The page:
ANALYSIS: How removing ‘unskilled’ European migrants could fundamentally change this country
The Government has finally revealed the details of its post-EU points-based system for immigration, including the removal of any sort of route to the UK for “unskilled” workers.
It is perhaps not the most eye-catching part of the Home Office overhaul, but it could very well be the most culturally significant.
More accurately it should be seen as the end for “low-paid” workers, as anyone who has utilised the skills needed to be a carer, worked in hospitality or cleaning will attest.
But first things first, I must declare an interest.
Like my predecessor in this role at PoliticsHome, Emilio Casalicchio, and thousands of others I am a product of the free, unrestricted movement of people across Europe.
Without it, I just wouldn’t be here to write this.
My French mother came to Manchester to live with my father in the 1980s with little English and no job, having met while he was on holiday and travelling through her hometown.
She was allowed the opportunity to build a career from the very bottom, and in time a family too.
She learned the language in my dad’s local, where she also pulled pints, which is why she sounds more Manc than me and I was born there, and she graduated from the cities’ universities, twice.
And over the past 30-odd years she has contributed an awful lot to this country (even if I am obliged to say that as her only child).
But under the new system she would have found that route closed off, requiring a job offer in a skilled occupation with a salary of at least £25,600, as well as fluent English.
Now people will ask why was the opportunity extended to my mother in the first place when it wasn’t to those from outside the EU, as people from other countries have long-faced similar barriers to arrival in the UK.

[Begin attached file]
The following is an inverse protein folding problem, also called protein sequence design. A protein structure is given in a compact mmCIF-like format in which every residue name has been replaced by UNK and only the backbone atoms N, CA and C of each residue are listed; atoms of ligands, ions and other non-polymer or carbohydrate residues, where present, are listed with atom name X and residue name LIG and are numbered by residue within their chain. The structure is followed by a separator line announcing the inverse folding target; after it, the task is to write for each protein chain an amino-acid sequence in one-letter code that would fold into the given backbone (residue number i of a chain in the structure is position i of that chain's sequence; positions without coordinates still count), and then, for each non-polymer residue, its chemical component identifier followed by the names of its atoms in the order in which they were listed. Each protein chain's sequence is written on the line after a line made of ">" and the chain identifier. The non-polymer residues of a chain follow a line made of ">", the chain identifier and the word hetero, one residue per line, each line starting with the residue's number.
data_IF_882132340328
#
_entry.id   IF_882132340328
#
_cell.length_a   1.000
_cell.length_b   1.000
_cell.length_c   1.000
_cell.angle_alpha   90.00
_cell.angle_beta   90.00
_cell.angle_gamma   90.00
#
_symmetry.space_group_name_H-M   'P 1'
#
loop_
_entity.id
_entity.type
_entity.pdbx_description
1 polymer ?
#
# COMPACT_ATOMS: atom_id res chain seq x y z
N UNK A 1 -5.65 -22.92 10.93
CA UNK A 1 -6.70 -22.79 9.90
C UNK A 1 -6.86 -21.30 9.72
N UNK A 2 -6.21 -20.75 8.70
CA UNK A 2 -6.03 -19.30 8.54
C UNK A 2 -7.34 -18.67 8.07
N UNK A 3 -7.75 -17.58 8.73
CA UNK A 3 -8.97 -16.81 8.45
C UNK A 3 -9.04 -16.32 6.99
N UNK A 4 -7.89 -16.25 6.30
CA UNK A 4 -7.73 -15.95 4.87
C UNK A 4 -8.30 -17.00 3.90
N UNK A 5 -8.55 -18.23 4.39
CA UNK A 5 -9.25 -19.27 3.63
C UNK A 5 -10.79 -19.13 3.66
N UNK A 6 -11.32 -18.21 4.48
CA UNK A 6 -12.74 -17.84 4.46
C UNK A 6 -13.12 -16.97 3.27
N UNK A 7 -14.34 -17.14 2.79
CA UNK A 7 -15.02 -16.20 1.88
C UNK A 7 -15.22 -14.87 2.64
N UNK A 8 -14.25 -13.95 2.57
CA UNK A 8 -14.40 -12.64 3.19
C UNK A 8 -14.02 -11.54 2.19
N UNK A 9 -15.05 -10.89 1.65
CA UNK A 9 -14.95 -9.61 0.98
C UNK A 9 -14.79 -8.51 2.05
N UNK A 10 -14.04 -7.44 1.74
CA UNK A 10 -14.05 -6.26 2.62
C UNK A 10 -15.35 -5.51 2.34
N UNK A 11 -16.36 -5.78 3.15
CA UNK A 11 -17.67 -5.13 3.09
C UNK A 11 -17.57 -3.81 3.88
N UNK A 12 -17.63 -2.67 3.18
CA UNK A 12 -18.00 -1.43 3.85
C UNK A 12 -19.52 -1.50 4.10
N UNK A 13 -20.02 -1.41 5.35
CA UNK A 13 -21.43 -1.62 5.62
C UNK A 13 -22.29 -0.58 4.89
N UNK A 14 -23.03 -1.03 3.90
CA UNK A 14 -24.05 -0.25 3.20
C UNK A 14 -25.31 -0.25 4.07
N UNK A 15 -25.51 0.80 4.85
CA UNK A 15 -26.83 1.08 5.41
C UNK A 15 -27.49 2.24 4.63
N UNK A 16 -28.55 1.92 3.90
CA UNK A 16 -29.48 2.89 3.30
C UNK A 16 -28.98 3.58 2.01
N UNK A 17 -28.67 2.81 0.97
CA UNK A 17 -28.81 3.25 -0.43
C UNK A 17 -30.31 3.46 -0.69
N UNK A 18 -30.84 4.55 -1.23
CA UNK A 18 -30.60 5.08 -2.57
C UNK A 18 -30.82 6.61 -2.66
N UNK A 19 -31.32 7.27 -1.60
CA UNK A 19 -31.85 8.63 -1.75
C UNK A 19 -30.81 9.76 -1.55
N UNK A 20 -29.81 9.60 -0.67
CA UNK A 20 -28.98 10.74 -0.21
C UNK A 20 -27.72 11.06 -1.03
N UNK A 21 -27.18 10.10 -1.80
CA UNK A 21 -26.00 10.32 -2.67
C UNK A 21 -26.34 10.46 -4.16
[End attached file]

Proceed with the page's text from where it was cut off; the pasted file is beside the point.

And by removing the pathway for “unskilled” workers, regardless of which country they originate from, it is making the overall immigration system fairer, and more importantly for a Conservative administration – reducing the overall numbers.
Because according to estimates around 70% of those who came to the UK from the EU while we were a member state would no longer be able to under the new plans.
Except that what in practise it will do is also fundamentally change the nature of the population too.
Boris Johnson, a noted Europhile culturally if not politically, and other senior Brexiteers have said Brexit means leaving the EU, not Europe.
But his plans will remove a route for the self-employed to come to the UK, as well as the parents of thousands of people in my generation who worked in restaurants, hotels and shops.
And to replace them with only a small number of high-salaried professional migrants from the continent is surely detrimental to the culture of this mongrel nation.
The Home Secretary Priti Patel said the move will end the era of cheap EU labour in factories, warehouses and hospitality, but that sentiment fails to take into account the value those people bring to Britain.
And I should know.